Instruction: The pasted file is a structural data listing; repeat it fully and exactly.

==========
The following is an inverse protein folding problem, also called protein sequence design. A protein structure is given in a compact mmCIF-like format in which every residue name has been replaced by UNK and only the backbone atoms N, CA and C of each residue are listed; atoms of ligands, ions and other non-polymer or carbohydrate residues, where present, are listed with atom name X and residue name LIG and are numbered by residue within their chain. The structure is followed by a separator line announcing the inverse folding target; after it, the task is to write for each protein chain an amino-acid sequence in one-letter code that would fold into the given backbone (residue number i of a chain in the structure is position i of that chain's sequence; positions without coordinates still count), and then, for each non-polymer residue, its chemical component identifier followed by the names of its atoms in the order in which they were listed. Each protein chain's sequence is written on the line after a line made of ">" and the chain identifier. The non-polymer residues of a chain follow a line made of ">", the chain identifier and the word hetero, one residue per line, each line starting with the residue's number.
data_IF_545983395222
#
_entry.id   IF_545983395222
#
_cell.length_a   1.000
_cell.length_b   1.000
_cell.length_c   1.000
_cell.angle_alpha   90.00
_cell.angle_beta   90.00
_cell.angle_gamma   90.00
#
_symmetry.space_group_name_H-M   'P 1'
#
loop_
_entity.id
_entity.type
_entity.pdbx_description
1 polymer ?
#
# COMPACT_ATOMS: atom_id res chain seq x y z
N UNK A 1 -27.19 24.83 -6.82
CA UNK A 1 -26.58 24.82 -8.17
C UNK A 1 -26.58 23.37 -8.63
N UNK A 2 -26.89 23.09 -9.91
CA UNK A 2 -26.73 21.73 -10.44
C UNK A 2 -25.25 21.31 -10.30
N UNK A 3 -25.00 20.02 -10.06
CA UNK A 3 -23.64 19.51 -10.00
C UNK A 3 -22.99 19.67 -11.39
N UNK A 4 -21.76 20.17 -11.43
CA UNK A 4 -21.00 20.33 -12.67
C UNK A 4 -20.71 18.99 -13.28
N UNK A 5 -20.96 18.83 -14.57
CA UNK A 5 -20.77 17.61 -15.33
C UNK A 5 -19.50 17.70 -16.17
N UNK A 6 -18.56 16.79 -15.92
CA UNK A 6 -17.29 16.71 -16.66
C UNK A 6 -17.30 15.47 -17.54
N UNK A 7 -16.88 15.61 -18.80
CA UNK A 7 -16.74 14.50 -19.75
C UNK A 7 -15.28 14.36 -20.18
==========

The following is an inverse protein folding problem, also called protein sequence design. A protein structure is given in a compact mmCIF-like format in which every residue name has been replaced by UNK and only the backbone atoms N, CA and C of each residue are listed; atoms of ligands, ions and other non-polymer or carbohydrate residues, where present, are listed with atom name X and residue name LIG and are numbered by residue within their chain. The structure is followed by a separator line announcing the inverse folding target; after it, the task is to write for each protein chain an amino-acid sequence in one-letter code that would fold into the given backbone (residue number i of a chain in the structure is position i of that chain's sequence; positions without coordinates still count), and then, for each non-polymer residue, its chemical component identifier followed by the names of its atoms in the order in which they were listed. Each protein chain's sequence is written on the line after a line made of ">" and the chain identifier. The non-polymer residues of a chain follow a line made of ">", the chain identifier and the word hetero, one residue per line, each line starting with the residue's number.
data_IF_545983395222
#
_entry.id   IF_545983395222
#
_cell.length_a   1.000
_cell.length_b   1.000
_cell.length_c   1.000
_cell.angle_alpha   90.00
_cell.angle_beta   90.00
_cell.angle_gamma   90.00
#
_symmetry.space_group_name_H-M   'P 1'
#
loop_
_entity.id
_entity.type
_entity.pdbx_description
1 polymer ?
#
# COMPACT_ATOMS: atom_id res chain seq x y z
N UNK A 1 -27.19 24.83 -6.82
CA UNK A 1 -26.58 24.82 -8.17
C UNK A 1 -26.58 23.37 -8.63
N UNK A 2 -26.89 23.09 -9.91
CA UNK A 2 -26.73 21.73 -10.44
C UNK A 2 -25.25 21.31 -10.30
N UNK A 3 -25.00 20.02 -10.06
CA UNK A 3 -23.64 19.51 -10.00
C UNK A 3 -22.99 19.67 -11.39
N UNK A 4 -21.76 20.17 -11.43
CA UNK A 4 -21.00 20.33 -12.67
C UNK A 4 -20.71 18.99 -13.28
N UNK A 5 -20.96 18.83 -14.57
CA UNK A 5 -20.77 17.61 -15.33
C UNK A 5 -19.50 17.70 -16.17
N UNK A 6 -18.56 16.79 -15.92
CA UNK A 6 -17.29 16.71 -16.66
C UNK A 6 -17.30 15.47 -17.54
N UNK A 7 -16.88 15.61 -18.80
CA UNK A 7 -16.74 14.50 -19.75
C UNK A 7 -15.28 14.36 -20.18